Reed has made great contributions to medicine through her research, teaching, clinical care, mentoring and administrative work. An early fascination with imaging technology drew her into obstetrical ultrasound, leading to worldwide recognition for her pioneering work in fetal cardiac physiology and monitoring as well as Doppler ultrasound. She was recognized by the American College of Obstetricians and Gynecologists' Council on Resident Education in Obstetrics and Gynecology with its National Faculty Award in 2012.

College of Nursing: Joyce A. Verran

Verran is a nationally and internationally recognized nursing expert dedicated to preparing the next generation of nursing systems researchers. She is a three-time alumna of the College of Nursing, having received baccalaureate, master's and doctoral degrees. She also served as a faculty member of the college for 29 years and remains a research consultant to current faculty.

Verran is known nationally and internationally for her systems research expertise. She was a pioneer in advancing the understanding of contemporary systems research design and measurement, and she is sought out by scholars and health care leaders for her knowledge of instrumentation and analysis.

She was a pathfinder in studying care delivery in the ambulatory care setting at a time when health care leaders were beginning to recognize the need to bolster care outside of the hospital setting. 

College of Optical Sciences: Dr. Sean J. McCafferty

McCafferty is an extraordinary optical and mechanical engineer, eye surgeon and businessman with a relentless desire to improve ophthalmic treatment worldwide. In the Tucson community, he is known for his successful ophthalmology practice. But people worldwide who suffer from serious eye diseases could benefit from his innovations in optics, mechanics and medicine.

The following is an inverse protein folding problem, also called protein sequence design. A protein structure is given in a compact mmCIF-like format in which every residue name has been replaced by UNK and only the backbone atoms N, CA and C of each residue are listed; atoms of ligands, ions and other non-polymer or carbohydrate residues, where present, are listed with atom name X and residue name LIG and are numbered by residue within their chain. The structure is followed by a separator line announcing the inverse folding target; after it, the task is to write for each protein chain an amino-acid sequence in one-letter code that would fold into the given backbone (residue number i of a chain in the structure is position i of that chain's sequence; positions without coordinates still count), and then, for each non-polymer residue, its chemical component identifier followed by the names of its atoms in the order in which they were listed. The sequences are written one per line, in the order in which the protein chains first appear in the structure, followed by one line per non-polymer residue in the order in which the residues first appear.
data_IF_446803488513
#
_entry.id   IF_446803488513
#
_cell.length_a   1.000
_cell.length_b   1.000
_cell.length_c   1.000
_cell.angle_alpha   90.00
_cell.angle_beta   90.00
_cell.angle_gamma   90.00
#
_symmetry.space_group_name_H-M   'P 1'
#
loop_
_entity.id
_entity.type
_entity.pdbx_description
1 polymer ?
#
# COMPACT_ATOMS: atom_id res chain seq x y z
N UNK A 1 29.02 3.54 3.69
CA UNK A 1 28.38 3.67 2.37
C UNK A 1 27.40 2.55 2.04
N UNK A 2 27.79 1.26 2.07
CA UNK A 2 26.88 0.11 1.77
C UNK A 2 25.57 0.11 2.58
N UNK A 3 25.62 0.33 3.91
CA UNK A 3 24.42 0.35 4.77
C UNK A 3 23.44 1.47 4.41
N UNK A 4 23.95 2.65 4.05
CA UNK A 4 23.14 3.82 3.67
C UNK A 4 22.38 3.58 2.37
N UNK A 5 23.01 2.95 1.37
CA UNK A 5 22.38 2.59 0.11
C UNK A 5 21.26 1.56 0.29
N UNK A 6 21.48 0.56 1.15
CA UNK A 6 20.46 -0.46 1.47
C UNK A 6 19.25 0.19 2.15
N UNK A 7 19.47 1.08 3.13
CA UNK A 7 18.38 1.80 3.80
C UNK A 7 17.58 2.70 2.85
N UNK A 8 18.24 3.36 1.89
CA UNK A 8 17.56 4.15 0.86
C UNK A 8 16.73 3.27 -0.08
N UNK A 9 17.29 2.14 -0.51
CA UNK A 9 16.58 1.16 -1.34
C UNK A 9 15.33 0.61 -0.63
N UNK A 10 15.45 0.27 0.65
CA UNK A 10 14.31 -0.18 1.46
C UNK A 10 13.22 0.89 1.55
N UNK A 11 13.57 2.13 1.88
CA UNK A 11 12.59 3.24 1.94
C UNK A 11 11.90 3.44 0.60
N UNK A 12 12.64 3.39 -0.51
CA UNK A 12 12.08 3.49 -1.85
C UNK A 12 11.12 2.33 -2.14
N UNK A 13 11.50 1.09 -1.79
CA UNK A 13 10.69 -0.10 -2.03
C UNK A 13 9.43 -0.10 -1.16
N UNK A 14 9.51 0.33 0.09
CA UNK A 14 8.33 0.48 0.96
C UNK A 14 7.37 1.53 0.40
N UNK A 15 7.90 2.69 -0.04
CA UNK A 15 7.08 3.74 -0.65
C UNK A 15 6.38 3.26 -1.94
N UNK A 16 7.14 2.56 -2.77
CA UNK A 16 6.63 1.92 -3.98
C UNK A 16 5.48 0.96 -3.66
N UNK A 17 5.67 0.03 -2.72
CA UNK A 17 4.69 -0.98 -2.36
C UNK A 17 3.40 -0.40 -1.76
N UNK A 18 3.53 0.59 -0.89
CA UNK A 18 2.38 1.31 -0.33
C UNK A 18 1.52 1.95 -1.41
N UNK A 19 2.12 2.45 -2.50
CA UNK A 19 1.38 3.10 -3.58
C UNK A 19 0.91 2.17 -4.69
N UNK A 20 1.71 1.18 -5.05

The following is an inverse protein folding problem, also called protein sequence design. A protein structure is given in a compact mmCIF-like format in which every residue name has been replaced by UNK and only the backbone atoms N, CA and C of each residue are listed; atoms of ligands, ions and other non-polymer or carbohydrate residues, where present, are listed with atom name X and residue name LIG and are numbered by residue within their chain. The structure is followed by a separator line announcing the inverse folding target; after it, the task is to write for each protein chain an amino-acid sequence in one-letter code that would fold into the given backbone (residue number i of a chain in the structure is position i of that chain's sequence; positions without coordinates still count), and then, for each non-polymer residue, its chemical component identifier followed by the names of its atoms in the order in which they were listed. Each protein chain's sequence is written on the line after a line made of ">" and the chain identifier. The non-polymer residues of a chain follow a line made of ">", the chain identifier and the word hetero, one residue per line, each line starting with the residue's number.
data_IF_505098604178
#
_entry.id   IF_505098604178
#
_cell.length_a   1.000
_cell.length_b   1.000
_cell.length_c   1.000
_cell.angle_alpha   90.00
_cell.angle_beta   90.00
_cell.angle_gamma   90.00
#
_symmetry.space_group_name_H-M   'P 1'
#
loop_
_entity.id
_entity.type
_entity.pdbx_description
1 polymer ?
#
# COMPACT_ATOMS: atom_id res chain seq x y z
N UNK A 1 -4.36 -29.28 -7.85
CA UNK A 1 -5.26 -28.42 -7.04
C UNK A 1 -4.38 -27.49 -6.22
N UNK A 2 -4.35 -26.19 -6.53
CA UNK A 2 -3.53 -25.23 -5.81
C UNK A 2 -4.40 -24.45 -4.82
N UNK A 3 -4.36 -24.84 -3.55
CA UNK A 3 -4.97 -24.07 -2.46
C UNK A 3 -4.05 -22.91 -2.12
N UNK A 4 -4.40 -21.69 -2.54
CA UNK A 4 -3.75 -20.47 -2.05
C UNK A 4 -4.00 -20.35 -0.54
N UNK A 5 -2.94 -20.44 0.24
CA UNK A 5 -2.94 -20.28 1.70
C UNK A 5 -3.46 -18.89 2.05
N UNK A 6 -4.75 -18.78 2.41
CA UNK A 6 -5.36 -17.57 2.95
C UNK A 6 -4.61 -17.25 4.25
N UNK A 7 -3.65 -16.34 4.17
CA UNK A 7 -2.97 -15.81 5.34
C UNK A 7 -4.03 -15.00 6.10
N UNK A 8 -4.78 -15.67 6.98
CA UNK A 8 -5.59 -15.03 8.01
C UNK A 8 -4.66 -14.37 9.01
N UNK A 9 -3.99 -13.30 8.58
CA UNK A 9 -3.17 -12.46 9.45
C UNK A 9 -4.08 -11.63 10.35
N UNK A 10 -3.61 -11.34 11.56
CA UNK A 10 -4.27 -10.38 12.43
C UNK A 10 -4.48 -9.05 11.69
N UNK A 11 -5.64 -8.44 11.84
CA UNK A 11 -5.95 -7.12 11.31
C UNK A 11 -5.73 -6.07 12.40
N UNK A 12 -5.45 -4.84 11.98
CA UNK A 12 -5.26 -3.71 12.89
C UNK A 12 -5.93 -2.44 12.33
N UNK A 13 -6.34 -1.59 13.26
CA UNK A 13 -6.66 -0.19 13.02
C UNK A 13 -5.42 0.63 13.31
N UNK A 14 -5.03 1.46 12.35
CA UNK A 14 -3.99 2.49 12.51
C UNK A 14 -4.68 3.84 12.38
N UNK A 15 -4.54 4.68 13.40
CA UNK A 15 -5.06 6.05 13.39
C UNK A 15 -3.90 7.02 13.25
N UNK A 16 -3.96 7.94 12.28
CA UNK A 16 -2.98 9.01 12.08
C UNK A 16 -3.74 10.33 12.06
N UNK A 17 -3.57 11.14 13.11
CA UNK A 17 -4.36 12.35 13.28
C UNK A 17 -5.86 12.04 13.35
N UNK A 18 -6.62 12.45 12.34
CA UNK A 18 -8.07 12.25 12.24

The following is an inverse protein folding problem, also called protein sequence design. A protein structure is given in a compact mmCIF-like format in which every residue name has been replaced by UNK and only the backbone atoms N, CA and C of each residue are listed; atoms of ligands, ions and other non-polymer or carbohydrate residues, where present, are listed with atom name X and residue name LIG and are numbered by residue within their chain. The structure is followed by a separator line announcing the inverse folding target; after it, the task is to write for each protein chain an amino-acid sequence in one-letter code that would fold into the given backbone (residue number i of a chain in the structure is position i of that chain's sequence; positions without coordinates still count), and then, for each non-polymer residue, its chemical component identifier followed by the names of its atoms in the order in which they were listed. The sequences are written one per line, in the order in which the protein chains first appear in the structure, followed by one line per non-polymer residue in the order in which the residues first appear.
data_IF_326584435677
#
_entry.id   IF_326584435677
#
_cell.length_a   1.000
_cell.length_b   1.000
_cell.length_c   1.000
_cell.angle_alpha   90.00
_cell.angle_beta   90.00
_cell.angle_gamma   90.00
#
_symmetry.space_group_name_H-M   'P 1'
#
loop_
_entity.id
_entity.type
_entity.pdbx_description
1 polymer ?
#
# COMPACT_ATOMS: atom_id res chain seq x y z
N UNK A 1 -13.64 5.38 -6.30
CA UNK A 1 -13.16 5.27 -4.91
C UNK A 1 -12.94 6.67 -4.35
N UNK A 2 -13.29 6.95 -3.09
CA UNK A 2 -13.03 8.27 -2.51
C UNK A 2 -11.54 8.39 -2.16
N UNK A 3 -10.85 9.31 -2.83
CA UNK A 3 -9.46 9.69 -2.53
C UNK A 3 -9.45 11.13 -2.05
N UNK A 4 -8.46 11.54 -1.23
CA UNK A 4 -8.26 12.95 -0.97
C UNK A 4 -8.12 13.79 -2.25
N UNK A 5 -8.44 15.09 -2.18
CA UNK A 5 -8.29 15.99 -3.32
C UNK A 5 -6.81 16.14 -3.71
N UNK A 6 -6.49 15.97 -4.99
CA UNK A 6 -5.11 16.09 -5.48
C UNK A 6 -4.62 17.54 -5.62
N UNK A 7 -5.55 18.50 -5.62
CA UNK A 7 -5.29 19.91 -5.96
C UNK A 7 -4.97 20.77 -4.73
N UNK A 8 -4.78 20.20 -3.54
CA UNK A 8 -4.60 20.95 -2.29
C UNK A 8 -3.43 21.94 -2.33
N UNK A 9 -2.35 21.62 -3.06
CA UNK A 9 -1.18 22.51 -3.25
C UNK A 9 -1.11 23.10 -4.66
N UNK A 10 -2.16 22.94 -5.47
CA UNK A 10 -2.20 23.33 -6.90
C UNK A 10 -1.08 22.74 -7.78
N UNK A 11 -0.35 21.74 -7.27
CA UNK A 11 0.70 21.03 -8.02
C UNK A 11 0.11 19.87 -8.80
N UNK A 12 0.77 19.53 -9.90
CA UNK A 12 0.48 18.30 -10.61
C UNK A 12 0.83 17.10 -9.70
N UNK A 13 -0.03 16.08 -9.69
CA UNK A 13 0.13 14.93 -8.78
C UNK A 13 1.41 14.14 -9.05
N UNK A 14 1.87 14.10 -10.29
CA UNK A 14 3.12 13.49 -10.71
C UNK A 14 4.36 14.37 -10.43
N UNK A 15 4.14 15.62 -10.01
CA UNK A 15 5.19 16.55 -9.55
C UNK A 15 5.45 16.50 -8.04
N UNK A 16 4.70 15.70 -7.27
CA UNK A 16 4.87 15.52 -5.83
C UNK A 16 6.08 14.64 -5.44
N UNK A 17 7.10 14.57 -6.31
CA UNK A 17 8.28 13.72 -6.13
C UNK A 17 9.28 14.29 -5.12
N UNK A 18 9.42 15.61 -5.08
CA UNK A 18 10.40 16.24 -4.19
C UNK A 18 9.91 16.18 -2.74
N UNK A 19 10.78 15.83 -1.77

McCafferty earned an undergraduate degree in mechanical engineering in 1991 and completed medical school in 1996. In 2009, fascinated with optics technologies, he applied to the graduate program at the College of Optical Sciences, and after six years of balancing his practice, studies, research, and a growing family, he had not only earned a master's degree but also founded three companies developing innovative products in ophthalmology and optics. Today, Intuor Technologies is developing products related to the detection of serious eye diseases, improving the lives of those with cataracts by developing accommodating intraocular lenses, and addressing industry and consumer needs through the development of a variable zoom, micro camera lens system. 

College of Pharmacy: R. Ken Coit

Coit is a highly successful private real-estate investment banker whose high ethical standards, reinforced by the College of Pharmacy, play a continual role in his success. He earned a bachelor's in pharmacy from the UA in 1967. After practicing for three years, he moved to real-estate investing and is now the founder and head of Coit Financial, which manages more than 8,000 apartment units along the West Coast.